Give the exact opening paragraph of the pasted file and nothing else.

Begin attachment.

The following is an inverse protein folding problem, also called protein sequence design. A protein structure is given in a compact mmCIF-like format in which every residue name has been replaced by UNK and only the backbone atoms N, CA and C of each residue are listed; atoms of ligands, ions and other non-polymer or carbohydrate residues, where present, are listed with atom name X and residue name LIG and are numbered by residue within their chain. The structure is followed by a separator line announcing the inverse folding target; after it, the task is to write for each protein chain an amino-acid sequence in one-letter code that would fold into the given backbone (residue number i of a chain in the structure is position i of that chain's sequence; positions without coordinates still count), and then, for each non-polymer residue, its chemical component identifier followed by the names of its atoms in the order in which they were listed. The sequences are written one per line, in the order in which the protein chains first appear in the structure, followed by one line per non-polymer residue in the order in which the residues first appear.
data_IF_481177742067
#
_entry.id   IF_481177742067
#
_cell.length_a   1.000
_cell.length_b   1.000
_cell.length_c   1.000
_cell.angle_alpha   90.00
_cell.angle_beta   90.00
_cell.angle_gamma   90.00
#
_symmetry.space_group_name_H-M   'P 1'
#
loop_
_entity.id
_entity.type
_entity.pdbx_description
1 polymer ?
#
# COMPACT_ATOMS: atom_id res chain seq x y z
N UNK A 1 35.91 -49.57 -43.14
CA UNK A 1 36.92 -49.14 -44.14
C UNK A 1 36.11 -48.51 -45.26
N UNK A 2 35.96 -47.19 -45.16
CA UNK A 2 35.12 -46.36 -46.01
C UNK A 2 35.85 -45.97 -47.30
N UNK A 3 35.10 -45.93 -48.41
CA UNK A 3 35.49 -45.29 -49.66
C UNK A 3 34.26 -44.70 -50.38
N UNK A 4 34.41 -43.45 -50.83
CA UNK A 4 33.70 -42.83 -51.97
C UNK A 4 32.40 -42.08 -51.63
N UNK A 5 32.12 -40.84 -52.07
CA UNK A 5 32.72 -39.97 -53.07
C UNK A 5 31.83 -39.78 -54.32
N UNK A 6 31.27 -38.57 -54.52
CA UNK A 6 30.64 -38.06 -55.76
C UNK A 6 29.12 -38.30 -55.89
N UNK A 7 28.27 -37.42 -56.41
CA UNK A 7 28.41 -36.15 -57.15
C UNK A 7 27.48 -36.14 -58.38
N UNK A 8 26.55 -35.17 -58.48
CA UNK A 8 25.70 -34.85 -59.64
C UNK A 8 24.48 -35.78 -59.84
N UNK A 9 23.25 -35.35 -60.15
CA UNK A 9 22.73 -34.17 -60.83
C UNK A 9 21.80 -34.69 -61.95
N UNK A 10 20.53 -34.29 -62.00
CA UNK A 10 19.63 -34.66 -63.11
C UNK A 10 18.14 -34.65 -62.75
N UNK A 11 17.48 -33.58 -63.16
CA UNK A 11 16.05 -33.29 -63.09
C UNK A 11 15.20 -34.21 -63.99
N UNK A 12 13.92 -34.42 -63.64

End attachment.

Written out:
The following is an inverse protein folding problem, also called protein sequence design. A protein structure is given in a compact mmCIF-like format in which every residue name has been replaced by UNK and only the backbone atoms N, CA and C of each residue are listed; atoms of ligands, ions and other non-polymer or carbohydrate residues, where present, are listed with atom name X and residue name LIG and are numbered by residue within their chain. The structure is followed by a separator line announcing the inverse folding target; after it, the task is to write for each protein chain an amino-acid sequence in one-letter code that would fold into the given backbone (residue number i of a chain in the structure is position i of that chain's sequence; positions without coordinates still count), and then, for each non-polymer residue, its chemical component identifier followed by the names of its atoms in the order in which they were listed. The sequences are written one per line, in the order in which the protein chains first appear in the structure, followed by one line per non-polymer residue in the order in which the residues first appear.